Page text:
Second Year - Global and Historical Studies
Two courses taken in the second year, chosen from a list of
To employ a conceptual framework for global and historical
studies which appreciates cultures as dynamic,
heterogeneous, and constantly in conversation with one another.
To draw on a variety of sources and disciplines - including the
arts, the humanities and the social and natural sciences.
To recognize both the benefits and challenges of living in a
culturally diverse and increasingly globalized world.
To continue development of skills of expository writing.
GHS201 - "South Asian Civilizations"
This course will provide an overview of South Asian
civilizations in comparative perspective, and will focus on the
subcontinent's geography and history, its cultures and religions,
its arts (i.e. music, dance, literature, and film), its notions of
virtue and gender, its economic realities and role in the global
marketplace, and its political development. Though covering the
entire region, the course will pay particular attention to Pakistan
and India, which, because of their religious demographics, provide
an interesting contrast and a history of conflict. Nevertheless,
the course will also draw attention to the ways in which religious,
ethnic, communal, gender, and political lines have been blurred in
South Asian history.
GHS202 - "Postcolonial Studies: The Caribbean"
Ever since Toussaint-L'Ouverture led the first successful modern
slave rebellion in Haiti in the late eighteenth century, defeating
the armies of France, Britain, and Spain, the Caribbean has been a
pivotal region in understanding the legacy of colonialism in the
Americas. In this course, we will examine, from an
interdisciplinary and comparative framework, the long history of
interaction between the Caribbean and the West. Beginning with
Christopher Columbus's "discovery" of the New World, Europe's
development of the Atlantic slave trade, and the world-changing
Haitian Revolution, we will follow the efforts of formerly
colonized people of this region to forge new nations, cultures, and
identities in the aftermath of European imperialism. Topics likely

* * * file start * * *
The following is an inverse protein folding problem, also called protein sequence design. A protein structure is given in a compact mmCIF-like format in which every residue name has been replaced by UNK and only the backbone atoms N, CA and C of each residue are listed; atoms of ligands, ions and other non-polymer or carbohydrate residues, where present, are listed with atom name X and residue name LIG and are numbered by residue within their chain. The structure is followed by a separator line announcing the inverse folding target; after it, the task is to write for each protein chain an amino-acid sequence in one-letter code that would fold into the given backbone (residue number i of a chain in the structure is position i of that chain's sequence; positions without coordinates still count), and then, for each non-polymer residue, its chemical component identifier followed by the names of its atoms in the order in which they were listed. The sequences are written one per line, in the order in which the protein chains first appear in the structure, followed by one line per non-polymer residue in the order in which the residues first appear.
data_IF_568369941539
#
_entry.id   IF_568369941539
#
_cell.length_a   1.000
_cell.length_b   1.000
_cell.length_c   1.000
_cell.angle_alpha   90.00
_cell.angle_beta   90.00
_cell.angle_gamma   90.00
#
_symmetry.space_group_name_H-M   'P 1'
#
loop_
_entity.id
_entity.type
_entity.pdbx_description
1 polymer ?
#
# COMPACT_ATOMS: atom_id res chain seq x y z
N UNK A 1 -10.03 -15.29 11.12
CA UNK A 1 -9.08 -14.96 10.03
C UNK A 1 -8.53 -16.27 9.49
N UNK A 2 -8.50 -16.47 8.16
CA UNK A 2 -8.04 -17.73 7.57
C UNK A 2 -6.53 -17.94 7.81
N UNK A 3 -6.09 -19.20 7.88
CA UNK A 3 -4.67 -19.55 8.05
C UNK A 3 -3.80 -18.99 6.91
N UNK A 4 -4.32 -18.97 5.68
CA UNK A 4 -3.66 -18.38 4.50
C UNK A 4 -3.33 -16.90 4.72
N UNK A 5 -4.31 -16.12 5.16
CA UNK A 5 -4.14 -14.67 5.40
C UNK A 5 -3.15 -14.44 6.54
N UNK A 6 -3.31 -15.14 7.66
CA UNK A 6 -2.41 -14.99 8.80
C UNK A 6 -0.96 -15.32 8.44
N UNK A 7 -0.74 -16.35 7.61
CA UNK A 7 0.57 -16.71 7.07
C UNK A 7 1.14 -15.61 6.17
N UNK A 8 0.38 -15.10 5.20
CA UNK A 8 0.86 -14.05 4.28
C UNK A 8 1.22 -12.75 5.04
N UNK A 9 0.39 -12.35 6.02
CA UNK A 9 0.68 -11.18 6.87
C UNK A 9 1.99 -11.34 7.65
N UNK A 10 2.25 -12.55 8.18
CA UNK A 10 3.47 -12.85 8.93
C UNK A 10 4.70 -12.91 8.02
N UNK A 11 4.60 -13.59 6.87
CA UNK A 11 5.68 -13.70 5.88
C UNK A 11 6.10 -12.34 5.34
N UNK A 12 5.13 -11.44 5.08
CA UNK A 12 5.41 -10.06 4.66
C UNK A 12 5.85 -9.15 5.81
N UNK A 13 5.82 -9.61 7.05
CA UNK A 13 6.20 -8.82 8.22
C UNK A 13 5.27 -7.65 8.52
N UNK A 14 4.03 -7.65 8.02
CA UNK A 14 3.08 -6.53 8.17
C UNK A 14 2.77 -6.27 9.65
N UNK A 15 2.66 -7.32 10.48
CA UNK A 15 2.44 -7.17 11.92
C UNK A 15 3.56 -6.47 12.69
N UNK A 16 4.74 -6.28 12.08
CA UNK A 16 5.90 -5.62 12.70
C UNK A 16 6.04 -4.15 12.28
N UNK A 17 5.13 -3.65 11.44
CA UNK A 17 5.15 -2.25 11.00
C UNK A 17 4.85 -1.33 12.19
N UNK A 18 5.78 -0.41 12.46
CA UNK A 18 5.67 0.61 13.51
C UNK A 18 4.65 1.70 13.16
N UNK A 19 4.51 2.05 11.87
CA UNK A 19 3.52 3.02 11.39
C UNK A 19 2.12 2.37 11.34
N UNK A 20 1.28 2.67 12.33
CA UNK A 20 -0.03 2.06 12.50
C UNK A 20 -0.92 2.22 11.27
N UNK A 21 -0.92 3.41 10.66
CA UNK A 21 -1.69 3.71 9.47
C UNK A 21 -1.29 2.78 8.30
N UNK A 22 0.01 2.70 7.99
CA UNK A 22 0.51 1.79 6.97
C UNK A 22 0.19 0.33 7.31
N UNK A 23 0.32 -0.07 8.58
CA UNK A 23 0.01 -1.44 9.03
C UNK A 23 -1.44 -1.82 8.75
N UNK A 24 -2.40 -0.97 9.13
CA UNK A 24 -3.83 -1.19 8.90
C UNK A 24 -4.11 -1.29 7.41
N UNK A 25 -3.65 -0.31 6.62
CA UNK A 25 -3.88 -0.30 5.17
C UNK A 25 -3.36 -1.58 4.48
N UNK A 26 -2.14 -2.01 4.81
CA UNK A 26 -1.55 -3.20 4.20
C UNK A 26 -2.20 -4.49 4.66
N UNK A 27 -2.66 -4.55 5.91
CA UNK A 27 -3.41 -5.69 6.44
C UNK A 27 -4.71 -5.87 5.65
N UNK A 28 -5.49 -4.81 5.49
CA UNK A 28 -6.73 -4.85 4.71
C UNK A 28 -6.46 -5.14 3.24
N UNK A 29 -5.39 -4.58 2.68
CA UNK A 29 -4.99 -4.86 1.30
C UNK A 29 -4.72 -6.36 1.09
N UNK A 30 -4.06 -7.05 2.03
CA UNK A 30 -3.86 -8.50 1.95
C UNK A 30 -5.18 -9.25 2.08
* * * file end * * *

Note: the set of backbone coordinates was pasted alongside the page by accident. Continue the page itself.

to receive particular emphasis this semester include Black
Nationalism and Pan-Africanism, Rastafarianism and Obeah (Voodoo),
Bob Marley and Jamaican popular music, international capitalism and
the tourist industry, and the role of Caribbean women in the
struggle for postcolonial identity and the development of a
GHS203 - "Modernizing and Contemporary Europe"
This course will study the early modern establishment of nation
states, the Enlightenment advocacy of human rights and
constitutional government and the revolutionary movements to
realize those ideas, the World Wars and the Cold War, and the
establishment and expansion of the European Union."
GHS204 - "Frontiers in Latin America"
This interdisciplinary course explores the historical
development of the notion of "frontiers": in Latin America though
three units of study: 1) The Frontier as Contact Zone: The Amazon
2) The Promise of Modernization in the Southern Cone, and 3)
Crossing Frontiers: Mexico and the United States. The themes of
social and cultural identity, citizen participation, sustainable
development and migration will be interwoven through the
GHS205 - "East Asian Interactions"
This course explores the interactions among China, Korea, and
Japan. It will examine how each of the three states has contributed
to the evolution of a common tradition, how each of them has
benefited from the interactions, and how some of the interactions
have caused destruction in the regions.
GHS206 - "Resistance and Reaction: Colonialism and
Post-Colonialism in Africa"
This course intends to explore the more complex realities of
African responses to the imposition of European military, cultural,
and economic domination in the colonial era and the effects of such
responses continuing into the postcolonial period up to the
GHS207 - "Resistance and Rights: Global Women"
In this course, we will examine the means by which women around
the globe work individually and collectively to gain basic human
rights. Issues of culture, religion, tradition, beauty, tourism,
health, war, immigration, and the media will be explored as we
consider the possibilities for activism and resistance to
GHS208 - "China and the Islamic Middle East"
This course examines the roots of the oldest continuing
civilization today, China, and the origin and emergence of Islam as
a major world culture and religion. It addresses the challenges of
modernity for these two traditional cultures, particularly as they
have responded to a world increasingly influenced by the West.
(This course was previously listed as ID201 and CC208)
GHS209 - "Revolutionary Europe and Nigeria""
The course examines the cultural traditions of Europe and
Nigeria and their confrontations with modernity in the 19th and
20th centuries. The old order ends in violence, replaced by the
beginnings of democracy, science, capitalism and imperialism. (This
course was previously listed as ID202 and CC209)
Students cannot fulfill the 6-hour requirement with both
GHS209 "Revolutionary Europe and Nigeria" and GHS203 "Modernizing
and Contemporary Europe" due to an overlap in course